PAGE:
Table of Contents
Once an illegal practice, stock buybacks are when a company repurchases its own shares. Buyback programs often lead to company profits getting invested into the stock market, sitting there appreciating in value without incurring taxes until they are withdrawn.
This is money that could go to expanding the business, creating jobs, increasing worker salaries. Capital that could, and maybe should, be going to paying off trillions in national debt and improving social services, for example.
Furthermore, the working class’ retirement is 401(k) and IRAs so that means it is in the stock market. If share buybacks redirect much of the GDP growth (company’s profits) far more to company executives instead of going to working-class retirement funds, then American workers might never get an actual retirement.
Keep in mind: the wealthiest 1% own 56% of the U.S. stock market. Since they can keep it there as long as they please, they can theoretically never pay taxes on all of the stock they keep holding. Share buybacks allow the wealthiest to essentially store their profits without having to pay taxes on profits.
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A Potential Rigged Area of the Economy
For the last 200+ years, the U.S. has enjoyed very strong and consistent GDP (Gross Domestic Product) growth (look at the blue line in the graph below). The question is: why have the real median weekly earnings of full-time workers stagnated (red line)? Is the American public at large receiving its fair share of the GDP it’s responsible for, or are we getting ripped off, for one, by crony capitalists buying back company shares?
The Zero Theft Movement, in this first part of our exploration on stock buybacks, will cover:
- What is a stock buyback?
- German buyback regulations vs. U.S. regulations
- The Securities Exchange Act of 1934 and Rule 10b-18
What is a Stock Buyback?
A stock buyback (a.k.a a share repurchase) refers to when a corporation buys back its shares from the marketplace. By simultaneously absorbing its own stock and reducing the number of shares on the market, the business increases its relative ownership stake.
Companies can execute a buyback in two ways: a tender offer or re-purchasing through the open market.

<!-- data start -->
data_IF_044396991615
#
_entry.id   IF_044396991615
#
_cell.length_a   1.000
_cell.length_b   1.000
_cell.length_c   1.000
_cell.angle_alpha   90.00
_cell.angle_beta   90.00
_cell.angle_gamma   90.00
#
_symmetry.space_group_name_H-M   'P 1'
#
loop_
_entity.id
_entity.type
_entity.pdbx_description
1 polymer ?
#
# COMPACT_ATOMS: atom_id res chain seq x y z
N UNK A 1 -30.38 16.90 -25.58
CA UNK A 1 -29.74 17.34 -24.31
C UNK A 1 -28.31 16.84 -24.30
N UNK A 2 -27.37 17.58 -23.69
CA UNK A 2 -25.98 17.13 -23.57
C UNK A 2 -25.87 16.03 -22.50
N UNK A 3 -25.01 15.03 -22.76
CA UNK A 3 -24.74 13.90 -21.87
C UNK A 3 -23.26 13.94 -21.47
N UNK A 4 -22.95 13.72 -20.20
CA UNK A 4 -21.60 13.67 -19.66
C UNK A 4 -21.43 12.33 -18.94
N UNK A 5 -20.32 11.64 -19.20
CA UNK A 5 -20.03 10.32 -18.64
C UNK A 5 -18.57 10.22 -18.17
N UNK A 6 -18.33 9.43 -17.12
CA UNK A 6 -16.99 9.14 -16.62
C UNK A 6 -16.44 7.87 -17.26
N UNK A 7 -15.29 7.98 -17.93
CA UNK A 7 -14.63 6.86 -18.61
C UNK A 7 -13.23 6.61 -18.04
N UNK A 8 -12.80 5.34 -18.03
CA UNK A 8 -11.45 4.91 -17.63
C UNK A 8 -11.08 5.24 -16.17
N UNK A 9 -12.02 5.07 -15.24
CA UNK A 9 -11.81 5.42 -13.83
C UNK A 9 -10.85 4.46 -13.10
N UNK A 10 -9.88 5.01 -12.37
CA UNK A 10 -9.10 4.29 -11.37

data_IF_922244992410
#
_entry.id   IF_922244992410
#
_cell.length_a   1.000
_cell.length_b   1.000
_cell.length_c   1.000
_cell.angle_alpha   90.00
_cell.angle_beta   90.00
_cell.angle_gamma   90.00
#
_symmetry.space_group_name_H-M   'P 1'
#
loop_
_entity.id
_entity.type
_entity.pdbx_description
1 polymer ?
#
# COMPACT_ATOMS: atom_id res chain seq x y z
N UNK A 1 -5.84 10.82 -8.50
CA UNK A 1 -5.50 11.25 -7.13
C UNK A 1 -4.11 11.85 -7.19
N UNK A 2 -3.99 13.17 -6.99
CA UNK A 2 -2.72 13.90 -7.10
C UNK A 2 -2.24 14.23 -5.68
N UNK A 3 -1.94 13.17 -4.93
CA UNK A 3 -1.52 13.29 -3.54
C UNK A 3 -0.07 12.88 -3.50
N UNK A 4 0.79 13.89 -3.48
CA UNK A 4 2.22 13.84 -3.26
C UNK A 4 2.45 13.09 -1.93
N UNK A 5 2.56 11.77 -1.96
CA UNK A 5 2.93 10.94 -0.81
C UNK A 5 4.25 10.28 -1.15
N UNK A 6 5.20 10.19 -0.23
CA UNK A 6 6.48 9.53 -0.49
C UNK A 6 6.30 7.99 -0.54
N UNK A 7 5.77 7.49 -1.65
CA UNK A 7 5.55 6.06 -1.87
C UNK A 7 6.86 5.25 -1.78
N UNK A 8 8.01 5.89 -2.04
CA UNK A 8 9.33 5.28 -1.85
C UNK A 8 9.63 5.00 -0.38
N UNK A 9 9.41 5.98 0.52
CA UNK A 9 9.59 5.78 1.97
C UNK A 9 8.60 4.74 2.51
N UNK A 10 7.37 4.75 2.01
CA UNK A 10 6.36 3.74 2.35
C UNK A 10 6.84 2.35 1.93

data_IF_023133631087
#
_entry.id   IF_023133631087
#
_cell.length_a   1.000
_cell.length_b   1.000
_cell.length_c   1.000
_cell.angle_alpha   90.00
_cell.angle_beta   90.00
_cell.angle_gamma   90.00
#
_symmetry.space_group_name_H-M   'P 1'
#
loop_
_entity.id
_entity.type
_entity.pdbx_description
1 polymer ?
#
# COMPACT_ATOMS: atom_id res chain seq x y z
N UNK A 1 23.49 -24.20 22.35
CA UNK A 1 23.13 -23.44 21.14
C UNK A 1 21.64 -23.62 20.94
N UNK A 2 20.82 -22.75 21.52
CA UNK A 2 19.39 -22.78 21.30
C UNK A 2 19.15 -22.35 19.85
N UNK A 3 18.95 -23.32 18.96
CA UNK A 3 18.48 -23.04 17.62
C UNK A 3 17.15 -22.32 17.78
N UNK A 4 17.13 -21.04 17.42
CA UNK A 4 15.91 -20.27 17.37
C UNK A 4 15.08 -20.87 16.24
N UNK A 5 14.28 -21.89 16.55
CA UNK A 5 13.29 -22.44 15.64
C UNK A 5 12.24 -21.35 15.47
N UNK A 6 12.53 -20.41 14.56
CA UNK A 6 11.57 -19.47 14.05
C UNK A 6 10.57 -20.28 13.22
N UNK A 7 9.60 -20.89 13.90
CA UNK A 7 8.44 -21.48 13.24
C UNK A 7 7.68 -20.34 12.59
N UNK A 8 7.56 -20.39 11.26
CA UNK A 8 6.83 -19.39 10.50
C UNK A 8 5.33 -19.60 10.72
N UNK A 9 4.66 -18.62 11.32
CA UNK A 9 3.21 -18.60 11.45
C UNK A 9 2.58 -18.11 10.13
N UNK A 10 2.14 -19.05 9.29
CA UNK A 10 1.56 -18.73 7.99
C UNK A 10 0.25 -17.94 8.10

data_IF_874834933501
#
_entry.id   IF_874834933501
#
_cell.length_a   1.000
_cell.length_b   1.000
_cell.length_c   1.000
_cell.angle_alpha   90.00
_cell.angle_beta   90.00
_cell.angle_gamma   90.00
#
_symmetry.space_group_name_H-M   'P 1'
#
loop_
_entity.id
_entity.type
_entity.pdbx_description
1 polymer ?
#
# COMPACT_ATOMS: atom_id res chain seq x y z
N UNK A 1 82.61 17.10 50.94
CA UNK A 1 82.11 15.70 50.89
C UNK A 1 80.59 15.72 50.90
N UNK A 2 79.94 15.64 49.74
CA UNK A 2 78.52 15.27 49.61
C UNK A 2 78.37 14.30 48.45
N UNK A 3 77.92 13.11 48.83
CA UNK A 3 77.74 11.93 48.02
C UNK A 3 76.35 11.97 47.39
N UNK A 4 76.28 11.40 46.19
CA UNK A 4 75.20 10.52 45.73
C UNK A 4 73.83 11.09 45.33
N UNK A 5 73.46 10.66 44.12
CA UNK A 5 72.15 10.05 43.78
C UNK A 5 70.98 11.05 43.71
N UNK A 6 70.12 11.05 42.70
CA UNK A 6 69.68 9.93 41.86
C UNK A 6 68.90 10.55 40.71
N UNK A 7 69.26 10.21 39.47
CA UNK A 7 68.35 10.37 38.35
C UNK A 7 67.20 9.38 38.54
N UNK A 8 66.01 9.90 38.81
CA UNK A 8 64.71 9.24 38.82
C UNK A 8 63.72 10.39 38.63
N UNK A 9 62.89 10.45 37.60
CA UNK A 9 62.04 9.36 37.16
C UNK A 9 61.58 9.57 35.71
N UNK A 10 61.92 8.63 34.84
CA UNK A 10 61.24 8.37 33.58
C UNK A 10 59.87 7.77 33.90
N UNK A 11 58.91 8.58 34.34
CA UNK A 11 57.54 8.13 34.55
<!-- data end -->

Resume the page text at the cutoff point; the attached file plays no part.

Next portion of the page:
The company shareholders get a tender offer, which requests they submit, or tender, some or all of their shares within a designated period. The tender offer informs shareholders of the number of shares the company intends to buy back and an estimated price range for the shares. Shareholders who accept the offer state how many shares they wish to tender and the price they deem acceptable. After receiving responses from its shareholders, the company determines the tender offers that allow it to buy its shares at the lowest cost while honoring the shareholders proposed price.
The company simply buys back its shares on the open market at its listed price. Stock buybacks often cause the shares to shoot up in price because the market views these reinvestments as a sign of a healthy/profitable business.
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German Buyback Regulations
On May 1, 1988, the Law on Control and Transparency (KonTraG) became effective. The legislation allows companies to buy back up to 10% of their shares, only after they follow a standardized procedure.
- The buyback must receive approval at the annual general meeting of shareholders (AGM);
- Shareholders must decide on the maximum amount of shares the company can repurchase. As a rule, buybacks must be made using distributable profits;
- The AGM must a buyback period, which cannot exceed 18 months;
- An exact buyback method must be identified and established unless the repurchase is going to be executed through the free market;
- Germany’s financial services authority (BaFin) must receive immediate notification that the AGM has authorized the buyback;
- The company must make a public announcement but does not have to disclose the amount.
- If the company elects to go through with the stock buyback, transactions must be conducted in a manner where all the firm’s shareholders receive equal treatment. Furthermore, the buyback cannot be used for the purpose of trading.
- At the next AGM, the company must follow up with an explanation of why it repurchased its shares, as well as how many shares and at what price it conducted the buyback.
INVESTIGATIONS INTO THE FINANCE SECTOR
U.S. Corporate Buybacks
Economist William Lazonick, in a 2014 article for the Harvard Business Review, writes:
“The SEC [Securities and Exchange Commission] requires companies to report total quarterly repurchases but not daily ones, meaning that it cannot determine whether a company has breached the 25% limit without a special investigation.”